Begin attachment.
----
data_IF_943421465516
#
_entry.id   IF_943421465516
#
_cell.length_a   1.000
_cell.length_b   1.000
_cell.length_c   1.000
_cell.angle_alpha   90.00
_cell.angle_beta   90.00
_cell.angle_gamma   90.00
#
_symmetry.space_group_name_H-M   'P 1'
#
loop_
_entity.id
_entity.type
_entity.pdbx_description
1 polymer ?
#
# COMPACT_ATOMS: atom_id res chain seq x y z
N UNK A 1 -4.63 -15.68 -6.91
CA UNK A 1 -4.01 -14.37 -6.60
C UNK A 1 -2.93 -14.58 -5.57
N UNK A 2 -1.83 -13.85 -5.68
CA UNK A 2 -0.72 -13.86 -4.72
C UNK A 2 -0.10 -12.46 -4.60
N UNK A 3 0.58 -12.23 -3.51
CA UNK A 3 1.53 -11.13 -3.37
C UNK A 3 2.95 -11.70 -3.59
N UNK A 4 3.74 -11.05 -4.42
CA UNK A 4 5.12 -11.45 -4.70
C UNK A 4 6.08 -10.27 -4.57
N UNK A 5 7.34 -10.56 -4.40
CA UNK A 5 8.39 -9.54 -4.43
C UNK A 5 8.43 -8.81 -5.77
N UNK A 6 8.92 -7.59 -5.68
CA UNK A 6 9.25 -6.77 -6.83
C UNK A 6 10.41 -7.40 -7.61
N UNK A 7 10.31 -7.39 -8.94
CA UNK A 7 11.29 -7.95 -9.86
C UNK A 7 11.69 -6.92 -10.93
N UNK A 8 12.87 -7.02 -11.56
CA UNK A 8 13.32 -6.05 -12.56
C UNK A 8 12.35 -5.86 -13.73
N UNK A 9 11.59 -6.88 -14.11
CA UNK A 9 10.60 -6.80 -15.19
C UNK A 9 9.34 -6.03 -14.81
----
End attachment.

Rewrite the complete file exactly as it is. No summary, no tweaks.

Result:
data_IF_943421465516
#
_entry.id   IF_943421465516
#
_cell.length_a   1.000
_cell.length_b   1.000
_cell.length_c   1.000
_cell.angle_alpha   90.00
_cell.angle_beta   90.00
_cell.angle_gamma   90.00
#
_symmetry.space_group_name_H-M   'P 1'
#
loop_
_entity.id
_entity.type
_entity.pdbx_description
1 polymer ?
#
# COMPACT_ATOMS: atom_id res chain seq x y z
N UNK A 1 -4.63 -15.68 -6.91
CA UNK A 1 -4.01 -14.37 -6.60
C UNK A 1 -2.93 -14.58 -5.57
N UNK A 2 -1.83 -13.85 -5.68
CA UNK A 2 -0.72 -13.86 -4.72
C UNK A 2 -0.10 -12.46 -4.60
N UNK A 3 0.58 -12.23 -3.51
CA UNK A 3 1.53 -11.13 -3.37
C UNK A 3 2.95 -11.70 -3.59
N UNK A 4 3.74 -11.05 -4.42
CA UNK A 4 5.12 -11.45 -4.70
C UNK A 4 6.08 -10.27 -4.57
N UNK A 5 7.34 -10.56 -4.40
CA UNK A 5 8.39 -9.54 -4.43
C UNK A 5 8.43 -8.81 -5.77
N UNK A 6 8.92 -7.59 -5.68
CA UNK A 6 9.25 -6.77 -6.83
C UNK A 6 10.41 -7.40 -7.61
N UNK A 7 10.31 -7.39 -8.94
CA UNK A 7 11.29 -7.95 -9.86
C UNK A 7 11.69 -6.92 -10.93
N UNK A 8 12.87 -7.02 -11.56
CA UNK A 8 13.32 -6.05 -12.56
C UNK A 8 12.35 -5.86 -13.73
N UNK A 9 11.59 -6.88 -14.11
CA UNK A 9 10.60 -6.80 -15.19
C UNK A 9 9.34 -6.03 -14.81